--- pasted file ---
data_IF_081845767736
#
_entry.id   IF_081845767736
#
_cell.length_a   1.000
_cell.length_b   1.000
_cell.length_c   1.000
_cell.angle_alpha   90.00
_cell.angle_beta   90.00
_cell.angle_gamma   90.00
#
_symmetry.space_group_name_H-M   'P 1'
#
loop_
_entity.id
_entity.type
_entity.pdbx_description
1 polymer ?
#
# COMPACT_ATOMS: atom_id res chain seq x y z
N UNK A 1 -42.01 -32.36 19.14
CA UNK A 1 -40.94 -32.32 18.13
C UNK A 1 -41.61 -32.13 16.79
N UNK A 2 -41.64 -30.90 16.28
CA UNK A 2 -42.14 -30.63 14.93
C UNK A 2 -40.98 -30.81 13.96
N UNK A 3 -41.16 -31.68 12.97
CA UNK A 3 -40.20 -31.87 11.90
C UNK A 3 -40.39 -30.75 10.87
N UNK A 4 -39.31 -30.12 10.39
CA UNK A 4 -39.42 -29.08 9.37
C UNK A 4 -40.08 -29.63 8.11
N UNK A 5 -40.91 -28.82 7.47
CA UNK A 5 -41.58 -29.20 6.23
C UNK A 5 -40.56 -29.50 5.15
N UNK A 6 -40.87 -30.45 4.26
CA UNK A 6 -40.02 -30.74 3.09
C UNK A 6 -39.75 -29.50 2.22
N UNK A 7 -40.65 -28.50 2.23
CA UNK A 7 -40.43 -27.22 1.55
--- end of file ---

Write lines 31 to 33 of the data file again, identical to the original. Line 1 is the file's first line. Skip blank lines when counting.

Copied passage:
CA UNK A 4 -39.42 -29.08 9.37
C UNK A 4 -40.08 -29.63 8.11
N UNK A 5 -40.91 -28.82 7.47